Monday, August 31, 2009

Jury Duty in the Land of Law & Disorder


Out here in California, the prison system is so bad that our Chief Entertainment Officer, Governator Schwarzenegger, has revisited the idea of letting thousands upon thousands of criminals back on the streets, simply because there is no room, not enough guards, and not enough money to keep them housed.

(I would make a comment about how it's great that His Astounding Muscularity chose to exercise his line-item veto to give ferocious tax breaks to Big Oil and another ridiculous enterprises over the wishes of state lawmakers, instead of continuing to fund other, lesser causes like education, disabled children, and the prison system - but I won't, since this isn't really a political commentary.)

Now, to be honest, I'm not really worried about having these "hardened criminals" (potheads) on the street. I refuse to live in fear. (I live in Chula Vista, which is too dull to know fear.) Most of those who would be released, would be released for drug offenses and other minor crimes. Yes, I do believe drug offenses to be minor crimes - unless, of course, you're committing violent acts in the course of using, selling, distributing, and/or acquiring.

California has a history of terrible criminal judicial decisions - Three Strikes, anyone? This is no big deal, it simply fits tidily into the mold of "What The Hell Were They Thinking?"

With the soon-to-be exodus of prisoners from the state's overcrowded youth hostels, imagine my surprise to be hit with my Summons for Jury Service. Yep, jury duty.

I've never shirked jury duty; I believe it to be one of the true responsibilities every American citizen has to accept. I feel disdain for those who try to get out of it, something I've never done. (Though I have been dismissed in the past - "You've done what? You write for who? Thanks, but you'll not be needed.")

I find it ironic that I might be sitting in judgment of those going to jail whilst His Peculiar Accentedness might be sending some right back out. It makes it seem a little worthless.

Apparently in California, one is given a group number and a reporting week. The lower your group number, the better chance you'll be called in to report. You call in the night before to see if you show up the next day. My group number is sort of middling, so I might get called in, I might not. My girl got hit with this just last month. She had a high number, and never had to report. She called in every afternoon to find out she didn't have to go in. This actually completed her service. (Jury duty is so commonplace out here, that a standard reason for disqualification from duty is that you were a prospective juror within the past year.)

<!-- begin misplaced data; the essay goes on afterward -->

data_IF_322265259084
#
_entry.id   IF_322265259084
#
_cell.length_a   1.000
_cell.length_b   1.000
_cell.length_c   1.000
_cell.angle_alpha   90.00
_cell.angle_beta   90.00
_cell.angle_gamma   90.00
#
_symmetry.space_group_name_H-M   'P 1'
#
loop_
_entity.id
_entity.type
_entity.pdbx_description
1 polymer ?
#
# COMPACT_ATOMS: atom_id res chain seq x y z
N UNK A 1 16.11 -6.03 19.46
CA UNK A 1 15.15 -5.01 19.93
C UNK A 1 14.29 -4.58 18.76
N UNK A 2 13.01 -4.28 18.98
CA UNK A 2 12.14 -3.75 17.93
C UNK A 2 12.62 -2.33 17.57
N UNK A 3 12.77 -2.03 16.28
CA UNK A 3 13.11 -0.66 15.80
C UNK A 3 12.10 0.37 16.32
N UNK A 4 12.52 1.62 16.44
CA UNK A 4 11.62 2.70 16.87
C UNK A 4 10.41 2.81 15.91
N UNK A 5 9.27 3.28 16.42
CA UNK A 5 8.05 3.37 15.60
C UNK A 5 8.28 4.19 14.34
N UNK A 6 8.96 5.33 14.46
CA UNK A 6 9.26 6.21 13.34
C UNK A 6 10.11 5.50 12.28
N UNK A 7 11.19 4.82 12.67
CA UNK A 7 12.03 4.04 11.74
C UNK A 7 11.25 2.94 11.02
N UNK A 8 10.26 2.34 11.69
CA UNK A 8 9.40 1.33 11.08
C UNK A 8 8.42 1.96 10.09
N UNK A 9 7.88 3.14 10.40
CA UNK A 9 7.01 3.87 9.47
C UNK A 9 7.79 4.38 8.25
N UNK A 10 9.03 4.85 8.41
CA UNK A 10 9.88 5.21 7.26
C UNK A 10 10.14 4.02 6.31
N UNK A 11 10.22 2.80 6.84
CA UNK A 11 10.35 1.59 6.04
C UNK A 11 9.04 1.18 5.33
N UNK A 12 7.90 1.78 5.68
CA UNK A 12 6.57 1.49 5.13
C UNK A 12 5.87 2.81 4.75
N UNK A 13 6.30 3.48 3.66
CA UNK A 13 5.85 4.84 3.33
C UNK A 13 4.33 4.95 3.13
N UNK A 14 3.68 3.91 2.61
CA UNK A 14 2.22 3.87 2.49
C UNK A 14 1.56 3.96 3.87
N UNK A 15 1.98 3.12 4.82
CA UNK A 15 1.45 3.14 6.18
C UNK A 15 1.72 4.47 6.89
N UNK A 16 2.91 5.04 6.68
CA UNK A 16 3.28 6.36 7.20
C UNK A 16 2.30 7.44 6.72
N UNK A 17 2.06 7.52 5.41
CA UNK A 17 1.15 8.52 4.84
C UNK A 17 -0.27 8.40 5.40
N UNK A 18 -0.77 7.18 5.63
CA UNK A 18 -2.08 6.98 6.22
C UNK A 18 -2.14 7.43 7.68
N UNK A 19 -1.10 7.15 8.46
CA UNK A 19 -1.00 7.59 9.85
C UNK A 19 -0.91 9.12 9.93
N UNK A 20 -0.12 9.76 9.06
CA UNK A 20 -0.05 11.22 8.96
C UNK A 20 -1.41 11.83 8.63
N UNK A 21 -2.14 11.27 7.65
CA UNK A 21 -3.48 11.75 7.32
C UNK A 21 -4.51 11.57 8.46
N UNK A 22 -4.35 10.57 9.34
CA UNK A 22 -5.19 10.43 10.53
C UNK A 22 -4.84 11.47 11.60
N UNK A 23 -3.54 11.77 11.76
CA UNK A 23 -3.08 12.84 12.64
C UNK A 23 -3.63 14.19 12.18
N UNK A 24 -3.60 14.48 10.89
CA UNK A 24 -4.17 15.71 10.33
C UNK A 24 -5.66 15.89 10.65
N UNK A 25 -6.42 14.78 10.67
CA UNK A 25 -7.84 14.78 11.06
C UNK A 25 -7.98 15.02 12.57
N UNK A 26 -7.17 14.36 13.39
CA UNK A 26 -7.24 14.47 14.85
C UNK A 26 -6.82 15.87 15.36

I really want to get called in. I've decided that I'd like to record what goes on during this process and show it here. I find that, basically, everything here is backwards from the way it works in real life, so I'd like to see if civic duty is the same. I'm betting it is.

I'm going to update this daily by editing this post. It probably won't be anything more than, "Don't need to appear," but I find myself hoping that I'll get to sit there and take notes for the blog. Even though the state can't afford to keep them locked up, the local and county governments still love to try.

I picture myself telling some functionary, "I'll be writing notes on this for my blog," and I imagine he'll answer, "That's fine. You're still in."

MONDAY - Called in on Saturday - didn't have to report.
[edit]
TUESDAY - Called in on Monday night. Didn't have to report. But they're about halfway to my number. If the pattern continues, I'll probably have to report Thursday or Friday.
[edit 2]
WEDNESDAY - Called in on Tuesday night. Didn't have to report. In fact, no one had to report. I don't know what's going on, but I'm oddly disappointed.
[edit 3]
THURSDAY - Called in on Wednesday night. This is two days in a row that they've said that no one is reporting. Unless things change spectacularly, this will have been a wash-out.
[edit 4]
FRIDAY - Looks like crime is down (or criminal court is down) in San Diego County. After only calling in 4 groups, they're done. My jury duty is...completed, at least for the next 12 months. I'm actually a bit disappointed, though I suspect everyone in the groups before mine are not.
So...anyone else completed their societal responsibility this week?

4 comments:

  1. Well this should be fun. I did my stint early this year. Was on call for a few weeks, never got selected but it was fun (and kind of depressing) to see how far some of the folks would go to get out of serving. Have fun big guy!

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  2. Here;s the thing. If you put your financial (or for criminal court, freedom) in my hands, then you deserve what you get.
    In terms of lawsuits, if you're will to go as far as make me sit in a stuff room for a week to prattle on about your perceived grievances when I could be home writing, I'm really going to side with the more rational party. This is a beauty of our justice system. Just the threat of putting your future in my hands should be enough to force you to settle or accept a plea bargain.

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  3. To me it's simple: we are given the right to vote, to determine the course of government. Our sole responsibility for that is to occasionally be asked to serve on a jury.

    It's a very small price; one I'm happy to pay.

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  4. I have never been called to jury duty, which saddens me. To quote a friend, le sigh.

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